Friday, March 23, 2007

AIDS Orphans in Sub-Saharan Africa

I'm Christie Brough

According to the AIDS Epidemic Update of December 2006, about 25 million people are living with HIV in sub-Saharan Africa, comprising 63 percent of all individuals with HIV globally. Approximately 13.3 million, or 59 percent, of these individuals are women, most of whom have children. Although considerable efforts have been made to provide these individuals increased access to antiretroviral therapy, 2.1 million Africans died in 2006, resulting in an increased number of AIDS orphans.

In 2001, 14 million children had already lost one or both of their parents to AIDS. Because of the difficulty of obtaining antiretroviral therapy, many more children will be affected. In fact, one estimate projects that the number of AIDS orphans will increase by approximately 150 percent by the year 2010, leaving 20 million children to raise themselves.

As children watch their parents succumb to AIDS, they often suffer psychological and emotional harm. Once a parent becomes too sick to work, children are forced to work themselves in order to raise money for their families or to take care of younger siblings, causing them to drop out of school. Another factor forcing children to drop out of school is their inability to pay for required items, like school uniforms, pencils, textbooks, and exam fees, which they no longer can afford. If they do not have these items for school every day, they may be sent home and told not to return until they have the proper materials. Children that continue to attend school despite their parent’s illness often display a lack of attention or inappropriate behavior in the classroom, which is thought to result from emotional stress. Academic performance is also negatively affected by child malnutrition. Malnutrition is common in AIDS-related poverty since most of the family’s resources must be spent on medication for the ill parent. As a result, school enrollment rates in sub-Saharan Africa are dropping as the death toll from AIDS continues to rise.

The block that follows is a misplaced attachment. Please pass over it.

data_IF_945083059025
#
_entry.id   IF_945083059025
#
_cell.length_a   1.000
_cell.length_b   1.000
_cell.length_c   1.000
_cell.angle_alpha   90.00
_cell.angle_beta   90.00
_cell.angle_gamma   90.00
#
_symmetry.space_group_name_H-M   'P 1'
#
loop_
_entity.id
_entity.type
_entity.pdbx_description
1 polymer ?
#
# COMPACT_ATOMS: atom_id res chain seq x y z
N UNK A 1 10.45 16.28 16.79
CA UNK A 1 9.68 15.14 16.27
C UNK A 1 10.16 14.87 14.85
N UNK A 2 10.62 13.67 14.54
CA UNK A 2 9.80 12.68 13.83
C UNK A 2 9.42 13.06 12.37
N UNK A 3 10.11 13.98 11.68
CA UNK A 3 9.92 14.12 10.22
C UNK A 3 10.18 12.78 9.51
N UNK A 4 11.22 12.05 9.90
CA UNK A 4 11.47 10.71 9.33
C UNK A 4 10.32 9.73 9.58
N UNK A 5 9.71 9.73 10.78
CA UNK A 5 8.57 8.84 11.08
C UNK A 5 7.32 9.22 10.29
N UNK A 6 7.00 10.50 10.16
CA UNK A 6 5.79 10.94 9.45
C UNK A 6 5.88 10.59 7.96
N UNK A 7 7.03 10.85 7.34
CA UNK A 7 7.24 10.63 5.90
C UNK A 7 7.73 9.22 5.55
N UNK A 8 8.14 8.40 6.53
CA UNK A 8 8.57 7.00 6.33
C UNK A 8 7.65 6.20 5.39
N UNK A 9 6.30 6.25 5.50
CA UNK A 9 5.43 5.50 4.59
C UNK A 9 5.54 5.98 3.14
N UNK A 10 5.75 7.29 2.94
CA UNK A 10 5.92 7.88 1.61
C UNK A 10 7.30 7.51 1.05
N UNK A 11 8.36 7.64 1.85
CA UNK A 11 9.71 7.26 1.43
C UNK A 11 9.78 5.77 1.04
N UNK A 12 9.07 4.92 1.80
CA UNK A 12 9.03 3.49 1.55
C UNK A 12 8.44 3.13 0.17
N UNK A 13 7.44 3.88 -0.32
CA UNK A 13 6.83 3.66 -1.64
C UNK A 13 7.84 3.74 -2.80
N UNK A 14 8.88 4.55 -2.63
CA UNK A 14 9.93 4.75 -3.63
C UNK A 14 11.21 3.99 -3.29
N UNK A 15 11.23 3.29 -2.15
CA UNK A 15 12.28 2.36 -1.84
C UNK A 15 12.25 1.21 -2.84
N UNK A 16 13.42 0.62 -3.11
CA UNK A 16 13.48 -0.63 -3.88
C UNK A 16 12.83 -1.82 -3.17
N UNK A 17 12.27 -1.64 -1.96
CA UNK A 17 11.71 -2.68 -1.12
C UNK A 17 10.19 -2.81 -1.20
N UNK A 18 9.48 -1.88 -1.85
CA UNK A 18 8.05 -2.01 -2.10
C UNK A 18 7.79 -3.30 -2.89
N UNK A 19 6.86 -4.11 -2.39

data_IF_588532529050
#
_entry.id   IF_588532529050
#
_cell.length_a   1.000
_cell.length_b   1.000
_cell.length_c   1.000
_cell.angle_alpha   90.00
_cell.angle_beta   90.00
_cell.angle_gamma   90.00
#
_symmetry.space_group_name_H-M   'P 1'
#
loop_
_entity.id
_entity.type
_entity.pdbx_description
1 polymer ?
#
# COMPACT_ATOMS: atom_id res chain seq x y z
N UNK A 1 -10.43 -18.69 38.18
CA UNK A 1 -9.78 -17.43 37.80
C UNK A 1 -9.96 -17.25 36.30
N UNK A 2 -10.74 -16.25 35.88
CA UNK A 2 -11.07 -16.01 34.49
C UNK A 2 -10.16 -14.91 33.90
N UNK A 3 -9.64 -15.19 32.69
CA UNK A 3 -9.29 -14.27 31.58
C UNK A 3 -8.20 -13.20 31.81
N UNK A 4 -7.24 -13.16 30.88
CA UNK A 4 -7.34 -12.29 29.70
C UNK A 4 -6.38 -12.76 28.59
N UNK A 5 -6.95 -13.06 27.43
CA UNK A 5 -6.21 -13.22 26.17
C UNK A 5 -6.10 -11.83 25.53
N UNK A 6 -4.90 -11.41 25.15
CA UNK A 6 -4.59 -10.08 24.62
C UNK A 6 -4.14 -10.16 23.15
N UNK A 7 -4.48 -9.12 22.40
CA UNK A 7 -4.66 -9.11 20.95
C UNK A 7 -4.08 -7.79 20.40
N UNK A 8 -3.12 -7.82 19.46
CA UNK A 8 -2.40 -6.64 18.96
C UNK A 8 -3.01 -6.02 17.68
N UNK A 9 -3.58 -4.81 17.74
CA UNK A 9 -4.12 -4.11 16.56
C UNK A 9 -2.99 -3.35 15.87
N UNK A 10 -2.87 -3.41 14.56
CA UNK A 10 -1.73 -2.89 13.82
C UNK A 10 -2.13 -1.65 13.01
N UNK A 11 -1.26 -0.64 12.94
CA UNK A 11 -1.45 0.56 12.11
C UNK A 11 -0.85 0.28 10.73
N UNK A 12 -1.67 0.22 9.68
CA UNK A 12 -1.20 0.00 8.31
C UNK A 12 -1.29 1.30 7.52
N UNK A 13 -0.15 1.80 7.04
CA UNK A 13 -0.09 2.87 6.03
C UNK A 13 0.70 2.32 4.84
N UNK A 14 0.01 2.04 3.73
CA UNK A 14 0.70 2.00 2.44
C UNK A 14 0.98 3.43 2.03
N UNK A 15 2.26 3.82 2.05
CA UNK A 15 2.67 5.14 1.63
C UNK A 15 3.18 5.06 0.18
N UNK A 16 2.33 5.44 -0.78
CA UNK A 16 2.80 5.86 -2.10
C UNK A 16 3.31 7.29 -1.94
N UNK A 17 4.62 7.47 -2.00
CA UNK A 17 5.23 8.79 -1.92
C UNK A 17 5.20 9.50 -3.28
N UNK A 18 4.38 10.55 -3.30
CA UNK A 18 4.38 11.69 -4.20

Children that grow up without parents and without an education are “trapped in a social and pedagogical vacuum.” These children are not only more vulnerable to contract HIV/AIDS, but they are also at higher risk of unemployment, exploitation, and other forms of social inequalities. In order to change the outlook for AIDS orphans in sub-Saharan Africa, international and national agencies must aid in providing greater access to antiretroviral treatment. One relatively successful example is the World Heath Organization’s 3-by-5 program. The 3-by-5 plan aimed at providing 3 million individuals worldwide antiretroviral treatment by 2005. Although the program did not meet its goal of treating 3 million HIV positive individuals in the 2-year period, the program successfully provided access to many individuals who were not receiving treatment before. According to the World Health Organization, the number of individuals receiving treatment in sub-Saharan Africa increased by more than 800 percent, increasing the distribution of antiretroviral drugs from 100,000 individuals to 810,000 individuals.

Although the success of the 3-by-5 program will decrease the number of AIDS orphans in future generations, programs must be implemented to save current AIDS orphans. One option is the development of vocational training programs, which could help orphans stay off the streets (especially, young girls who are forced into sex work). If funds from debt relief programs are channeled directly into schools, school enrollment might increase. Another option is to offer government subsidies to extended families, which might help children stay out of work and stay in school. Additionally, providing government subsidies would maintain a family structure for children, keeping them out of orphanages. While these appear to be wonderful programs, the effectiveness of these programs would be difficult to monitor. Thus, before any programs are employed, local, national, and international governments and agencies want to ensure their success. However, it is imperative that these agencies act quickly before it is too late.


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